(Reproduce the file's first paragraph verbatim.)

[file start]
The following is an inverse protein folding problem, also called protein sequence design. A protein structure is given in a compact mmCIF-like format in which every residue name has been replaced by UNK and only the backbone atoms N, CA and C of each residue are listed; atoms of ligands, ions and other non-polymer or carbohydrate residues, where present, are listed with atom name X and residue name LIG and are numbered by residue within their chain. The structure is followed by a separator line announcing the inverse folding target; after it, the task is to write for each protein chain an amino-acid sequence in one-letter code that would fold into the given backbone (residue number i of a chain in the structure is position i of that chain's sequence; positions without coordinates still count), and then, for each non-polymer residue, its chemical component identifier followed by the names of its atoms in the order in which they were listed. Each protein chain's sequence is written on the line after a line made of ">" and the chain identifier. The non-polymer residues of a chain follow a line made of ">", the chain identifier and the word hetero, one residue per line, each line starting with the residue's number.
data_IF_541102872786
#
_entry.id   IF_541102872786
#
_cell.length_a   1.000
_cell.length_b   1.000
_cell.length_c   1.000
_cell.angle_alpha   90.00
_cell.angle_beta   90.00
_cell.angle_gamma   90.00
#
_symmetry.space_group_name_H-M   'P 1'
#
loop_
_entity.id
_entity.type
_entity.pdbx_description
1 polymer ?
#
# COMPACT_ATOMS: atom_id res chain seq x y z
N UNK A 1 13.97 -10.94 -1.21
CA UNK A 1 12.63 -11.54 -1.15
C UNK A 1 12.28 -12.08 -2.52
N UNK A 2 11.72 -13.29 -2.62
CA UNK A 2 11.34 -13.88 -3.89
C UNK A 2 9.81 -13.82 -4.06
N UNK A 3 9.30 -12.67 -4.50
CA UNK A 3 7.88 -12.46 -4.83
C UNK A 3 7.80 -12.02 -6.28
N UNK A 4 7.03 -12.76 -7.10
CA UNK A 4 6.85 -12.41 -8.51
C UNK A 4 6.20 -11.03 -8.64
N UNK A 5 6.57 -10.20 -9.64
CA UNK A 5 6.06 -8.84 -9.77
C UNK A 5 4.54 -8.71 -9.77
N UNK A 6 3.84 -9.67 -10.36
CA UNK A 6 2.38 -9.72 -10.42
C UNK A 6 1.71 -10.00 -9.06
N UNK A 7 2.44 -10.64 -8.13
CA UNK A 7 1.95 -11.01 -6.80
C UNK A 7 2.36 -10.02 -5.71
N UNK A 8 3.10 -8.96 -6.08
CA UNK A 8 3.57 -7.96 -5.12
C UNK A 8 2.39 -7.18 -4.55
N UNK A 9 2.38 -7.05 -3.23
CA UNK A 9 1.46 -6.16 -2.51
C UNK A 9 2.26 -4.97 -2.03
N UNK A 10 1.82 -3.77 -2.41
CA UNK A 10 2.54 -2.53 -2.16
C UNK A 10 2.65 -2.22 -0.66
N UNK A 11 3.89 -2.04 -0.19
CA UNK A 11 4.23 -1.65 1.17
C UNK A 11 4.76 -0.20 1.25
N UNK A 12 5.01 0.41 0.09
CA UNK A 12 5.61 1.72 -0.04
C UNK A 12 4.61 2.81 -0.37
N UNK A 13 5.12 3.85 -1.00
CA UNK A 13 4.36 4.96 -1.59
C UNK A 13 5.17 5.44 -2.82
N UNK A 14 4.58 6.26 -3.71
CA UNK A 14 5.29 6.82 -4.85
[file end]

The following is an inverse protein folding problem, also called protein sequence design. A protein structure is given in a compact mmCIF-like format in which every residue name has been replaced by UNK and only the backbone atoms N, CA and C of each residue are listed; atoms of ligands, ions and other non-polymer or carbohydrate residues, where present, are listed with atom name X and residue name LIG and are numbered by residue within their chain. The structure is followed by a separator line announcing the inverse folding target; after it, the task is to write for each protein chain an amino-acid sequence in one-letter code that would fold into the given backbone (residue number i of a chain in the structure is position i of that chain's sequence; positions without coordinates still count), and then, for each non-polymer residue, its chemical component identifier followed by the names of its atoms in the order in which they were listed. Each protein chain's sequence is written on the line after a line made of ">" and the chain identifier. The non-polymer residues of a chain follow a line made of ">", the chain identifier and the word hetero, one residue per line, each line starting with the residue's number.